And it works. It’s easy to forget Sherry Pie is a contestant until she has a line in a sketch or a verse in a song. But the dropped story threads are more apparent because we’ve seen the narrative groundwork laid in Sherry Pie’s unedited debut. She loudly proclaims her passion for musical theater during the first challenge, but when she plays Evita-era Madonna in “Madonna: The Unauthorized Rusical,” no time is spent with the musical queen stepping into an iconic musical role, a performance that ensures Sherry Pie is safe for the week. [The original version of this article stated that Sherry Pie was in the top three this episode. She was actually safe.-Ed.]

Sherry Pie also lands in the top during this season’s “Snatch Game” episode, where she gives a Katharine Hepburn impression that goes heavy on the tremor-related humor. But what makes this episode unique is the runway portion where the queens wear looks inspired by Disney’s Frozen: The Broadway Musical. Sherry’s runway presentation is completely cut, and we only see her gown during the judges’ critiques. It’s the first time the series hasn’t shown a queen walk the runway in that week’s garment. Given the challenge’s explicit connection to a Disney franchise, it’s very possible that Disney got involved and insisted on removing Sherry Pie’s runway walk so that there’s less risk of associating her with a massively successful children’s property. [The A.V. Club has reached out to VH1 and the show’s production company, World Of Wonder, about this particular cut, and we’ll update this post if we receive a response.—Ed.]

Screencap: RuPaul’s Drag Race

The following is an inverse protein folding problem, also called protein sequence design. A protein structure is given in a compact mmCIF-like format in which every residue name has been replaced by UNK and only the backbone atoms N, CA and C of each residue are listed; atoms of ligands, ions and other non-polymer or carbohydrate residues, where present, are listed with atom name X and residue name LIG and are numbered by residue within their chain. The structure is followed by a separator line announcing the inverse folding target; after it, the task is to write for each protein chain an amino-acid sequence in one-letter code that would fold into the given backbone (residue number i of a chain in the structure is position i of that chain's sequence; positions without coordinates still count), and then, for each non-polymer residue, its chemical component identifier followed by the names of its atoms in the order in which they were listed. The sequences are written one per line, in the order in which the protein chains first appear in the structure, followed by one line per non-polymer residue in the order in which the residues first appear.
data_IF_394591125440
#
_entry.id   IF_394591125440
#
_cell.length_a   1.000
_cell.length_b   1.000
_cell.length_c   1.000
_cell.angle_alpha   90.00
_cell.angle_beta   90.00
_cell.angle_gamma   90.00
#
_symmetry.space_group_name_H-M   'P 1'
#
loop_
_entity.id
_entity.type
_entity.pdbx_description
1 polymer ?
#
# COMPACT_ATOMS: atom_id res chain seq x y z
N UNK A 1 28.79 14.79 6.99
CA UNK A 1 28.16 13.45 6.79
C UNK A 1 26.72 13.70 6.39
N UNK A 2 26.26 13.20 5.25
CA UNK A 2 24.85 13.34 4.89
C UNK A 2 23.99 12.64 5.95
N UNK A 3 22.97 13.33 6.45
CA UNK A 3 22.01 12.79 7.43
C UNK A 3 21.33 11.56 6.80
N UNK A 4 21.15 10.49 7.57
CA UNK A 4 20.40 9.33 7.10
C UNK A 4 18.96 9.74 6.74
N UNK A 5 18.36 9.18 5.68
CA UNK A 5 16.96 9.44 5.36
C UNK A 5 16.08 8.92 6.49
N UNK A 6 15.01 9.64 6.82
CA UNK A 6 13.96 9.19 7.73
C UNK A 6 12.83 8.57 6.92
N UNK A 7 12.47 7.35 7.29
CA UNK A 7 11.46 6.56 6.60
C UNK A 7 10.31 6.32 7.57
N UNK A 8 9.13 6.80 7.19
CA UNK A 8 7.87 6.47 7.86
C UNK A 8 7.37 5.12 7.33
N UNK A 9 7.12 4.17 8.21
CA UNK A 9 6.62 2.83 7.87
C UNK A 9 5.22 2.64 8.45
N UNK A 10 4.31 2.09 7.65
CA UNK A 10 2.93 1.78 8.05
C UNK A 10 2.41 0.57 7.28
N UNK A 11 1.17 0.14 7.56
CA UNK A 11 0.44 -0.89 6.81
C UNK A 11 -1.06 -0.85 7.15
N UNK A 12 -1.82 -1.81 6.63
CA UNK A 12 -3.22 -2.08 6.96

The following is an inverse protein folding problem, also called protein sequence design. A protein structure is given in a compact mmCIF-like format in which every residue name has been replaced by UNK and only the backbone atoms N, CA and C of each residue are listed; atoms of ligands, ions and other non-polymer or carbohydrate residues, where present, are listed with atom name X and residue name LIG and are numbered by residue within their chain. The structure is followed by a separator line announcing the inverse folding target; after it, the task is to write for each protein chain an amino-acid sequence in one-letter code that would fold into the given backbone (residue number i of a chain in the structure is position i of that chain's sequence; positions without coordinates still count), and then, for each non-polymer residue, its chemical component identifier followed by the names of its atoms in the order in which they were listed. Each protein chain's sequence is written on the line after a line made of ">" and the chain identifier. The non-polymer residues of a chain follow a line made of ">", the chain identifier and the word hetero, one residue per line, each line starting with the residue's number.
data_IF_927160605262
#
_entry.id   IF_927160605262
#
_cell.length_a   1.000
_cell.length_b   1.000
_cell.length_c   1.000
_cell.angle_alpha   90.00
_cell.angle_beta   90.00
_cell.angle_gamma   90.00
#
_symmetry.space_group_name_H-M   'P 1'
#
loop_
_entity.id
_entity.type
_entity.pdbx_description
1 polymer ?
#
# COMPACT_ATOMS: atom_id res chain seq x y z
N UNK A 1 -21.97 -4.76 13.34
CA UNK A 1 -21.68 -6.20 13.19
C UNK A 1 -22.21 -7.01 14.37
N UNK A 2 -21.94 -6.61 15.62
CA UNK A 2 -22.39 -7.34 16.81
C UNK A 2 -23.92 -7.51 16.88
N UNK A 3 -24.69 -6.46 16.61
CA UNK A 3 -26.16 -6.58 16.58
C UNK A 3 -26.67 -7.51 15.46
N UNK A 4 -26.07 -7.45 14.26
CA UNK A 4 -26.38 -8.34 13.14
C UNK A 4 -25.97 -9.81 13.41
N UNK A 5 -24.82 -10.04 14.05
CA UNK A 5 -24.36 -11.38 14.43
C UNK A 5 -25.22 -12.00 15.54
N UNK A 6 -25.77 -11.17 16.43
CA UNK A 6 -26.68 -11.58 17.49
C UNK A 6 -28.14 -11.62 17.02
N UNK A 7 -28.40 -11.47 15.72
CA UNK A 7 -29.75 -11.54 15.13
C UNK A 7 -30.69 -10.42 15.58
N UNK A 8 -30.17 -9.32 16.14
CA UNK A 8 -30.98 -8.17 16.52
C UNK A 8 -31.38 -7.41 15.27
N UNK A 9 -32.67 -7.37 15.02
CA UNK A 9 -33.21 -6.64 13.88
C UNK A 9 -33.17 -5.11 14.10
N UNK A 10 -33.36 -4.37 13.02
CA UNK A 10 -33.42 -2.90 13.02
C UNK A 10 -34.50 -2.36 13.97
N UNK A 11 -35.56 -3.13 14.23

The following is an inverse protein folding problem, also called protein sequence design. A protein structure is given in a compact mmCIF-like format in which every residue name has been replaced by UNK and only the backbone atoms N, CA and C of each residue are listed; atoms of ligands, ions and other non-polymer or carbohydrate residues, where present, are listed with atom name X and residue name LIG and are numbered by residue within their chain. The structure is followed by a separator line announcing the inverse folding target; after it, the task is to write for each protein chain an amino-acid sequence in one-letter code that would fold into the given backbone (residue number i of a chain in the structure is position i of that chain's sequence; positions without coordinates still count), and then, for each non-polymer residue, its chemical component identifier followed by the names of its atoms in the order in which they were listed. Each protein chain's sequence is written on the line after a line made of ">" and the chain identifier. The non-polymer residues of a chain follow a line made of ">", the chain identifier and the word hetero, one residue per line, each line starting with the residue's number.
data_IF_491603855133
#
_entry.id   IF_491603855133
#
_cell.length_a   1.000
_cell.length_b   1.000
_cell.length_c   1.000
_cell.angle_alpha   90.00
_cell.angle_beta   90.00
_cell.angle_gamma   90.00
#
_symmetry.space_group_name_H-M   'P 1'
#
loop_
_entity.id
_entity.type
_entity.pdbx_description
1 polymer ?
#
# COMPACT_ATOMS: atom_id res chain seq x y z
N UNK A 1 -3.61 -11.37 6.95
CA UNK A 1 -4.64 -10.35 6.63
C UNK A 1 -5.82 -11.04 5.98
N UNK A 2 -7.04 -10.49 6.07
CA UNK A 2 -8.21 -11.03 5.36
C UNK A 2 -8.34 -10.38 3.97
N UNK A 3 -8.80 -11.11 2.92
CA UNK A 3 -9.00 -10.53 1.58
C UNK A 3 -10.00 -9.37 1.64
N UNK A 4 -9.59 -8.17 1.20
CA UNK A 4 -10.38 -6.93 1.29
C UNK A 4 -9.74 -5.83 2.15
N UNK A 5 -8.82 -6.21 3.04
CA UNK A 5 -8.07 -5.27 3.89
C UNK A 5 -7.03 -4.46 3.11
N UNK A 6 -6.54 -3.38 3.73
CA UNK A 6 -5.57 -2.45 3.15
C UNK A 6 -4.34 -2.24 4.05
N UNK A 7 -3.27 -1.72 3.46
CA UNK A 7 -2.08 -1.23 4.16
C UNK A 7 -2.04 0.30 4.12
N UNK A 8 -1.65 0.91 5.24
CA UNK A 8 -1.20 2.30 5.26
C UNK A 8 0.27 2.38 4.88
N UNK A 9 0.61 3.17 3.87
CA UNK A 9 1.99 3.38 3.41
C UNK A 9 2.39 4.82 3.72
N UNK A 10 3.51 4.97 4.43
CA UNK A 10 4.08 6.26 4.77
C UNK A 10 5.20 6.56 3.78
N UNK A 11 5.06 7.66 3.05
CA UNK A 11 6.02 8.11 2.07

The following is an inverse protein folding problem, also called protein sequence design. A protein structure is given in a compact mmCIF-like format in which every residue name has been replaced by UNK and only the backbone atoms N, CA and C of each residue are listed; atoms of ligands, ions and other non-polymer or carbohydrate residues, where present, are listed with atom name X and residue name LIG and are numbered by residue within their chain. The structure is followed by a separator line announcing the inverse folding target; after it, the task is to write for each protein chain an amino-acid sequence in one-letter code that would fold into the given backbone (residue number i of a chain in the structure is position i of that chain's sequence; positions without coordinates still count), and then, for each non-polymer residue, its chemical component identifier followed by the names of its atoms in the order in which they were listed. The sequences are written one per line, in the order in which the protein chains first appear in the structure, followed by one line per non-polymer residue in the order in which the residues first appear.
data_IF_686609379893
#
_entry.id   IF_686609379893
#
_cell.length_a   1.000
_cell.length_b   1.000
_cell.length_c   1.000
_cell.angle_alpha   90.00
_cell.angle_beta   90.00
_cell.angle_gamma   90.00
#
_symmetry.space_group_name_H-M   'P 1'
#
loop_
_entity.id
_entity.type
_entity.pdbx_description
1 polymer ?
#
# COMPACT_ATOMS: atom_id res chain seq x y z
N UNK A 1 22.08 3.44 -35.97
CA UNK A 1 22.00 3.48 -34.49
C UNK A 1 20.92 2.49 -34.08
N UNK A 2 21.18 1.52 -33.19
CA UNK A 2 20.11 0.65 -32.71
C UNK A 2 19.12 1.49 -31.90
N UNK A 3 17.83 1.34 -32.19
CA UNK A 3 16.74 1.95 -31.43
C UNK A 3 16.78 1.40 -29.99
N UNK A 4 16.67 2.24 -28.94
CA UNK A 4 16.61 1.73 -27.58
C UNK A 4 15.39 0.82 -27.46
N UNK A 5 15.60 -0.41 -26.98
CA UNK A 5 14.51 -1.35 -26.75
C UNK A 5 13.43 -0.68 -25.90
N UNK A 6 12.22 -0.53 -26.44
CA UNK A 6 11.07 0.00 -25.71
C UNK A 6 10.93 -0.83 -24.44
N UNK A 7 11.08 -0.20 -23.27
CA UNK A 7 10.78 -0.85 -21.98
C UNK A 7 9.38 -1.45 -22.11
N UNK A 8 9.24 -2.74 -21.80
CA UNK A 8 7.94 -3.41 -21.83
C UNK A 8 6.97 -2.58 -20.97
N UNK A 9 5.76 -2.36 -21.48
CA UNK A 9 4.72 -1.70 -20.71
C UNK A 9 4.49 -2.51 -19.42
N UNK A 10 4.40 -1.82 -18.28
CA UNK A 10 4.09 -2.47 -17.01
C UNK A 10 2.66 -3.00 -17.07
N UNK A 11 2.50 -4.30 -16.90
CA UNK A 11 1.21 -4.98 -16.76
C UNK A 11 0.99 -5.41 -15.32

Screencap: RuPaul’s Drag Race

RPDR isn’t a solo game, and alliances and rivalries come into play a lot because those make for good television. If Sherry Pie was a frontrunner, there were undoubtedly other queens that either wanted to ride her coattails or knock her down a peg. How much time did producers spend developing those relationships? How many contestants lost out on screen time because they had storylines built around their dynamics with Sherry Pie? The premiere spent time on Sherry Pie and Jan’s connection as musical theater queens from New York City, and the international version of episode three builds a similar bond between Sherry Pie and Brita, another musical theater queen from New York City. Did those relationships change when Sherry started out-performing her NYC drag sisters? We’ll never know because any Sherry content that isn’t completely necessary for narrative continuity doesn’t make it on screen.

There’s some tension between Sherry Pie and Jaida Essence Hall in their first episode, a conflict that fits nicely into the comedy queen vs. pageant queen rivalry this show loves to exploit. They faced off against each other in a top two lip sync, which Jaida won, but in the episodes since, Sherry Pie has pulled ahead with two wins. It’s easy to see this as a source of drama, but it goes untouched. Gigi Goode is blazing through the game this season—she’s the first queen to secure three wins by her sixth episode—and it feels like she doesn’t have any real competition because the other frontrunner has been cut out.

Sherry Pie’s disqualification throws off the balance of the season by removing a crucial part of the narrative, and there’s always going to be some cognitive dissonance when Sherry Pie ends up in the top without any support from the editing. The overall stakes take a hit because there isn’t much conflict at the top, but there’s also something compelling about seeing what a reality TV contestant’s arc becomes when they have no personal story behind them and appear solely in performance mode. Reality TV personalities are created by what the producers and editors allow the viewer to see, and without any on-screen relationships or solo testimonials, it becomes harder for the audience to root for an individual. There’s no way to completely remove Sherry Pie from the season without leaving huge gaps in the storytelling, but editing her out prevents the disqualified queen from reaping the rewards of exposure.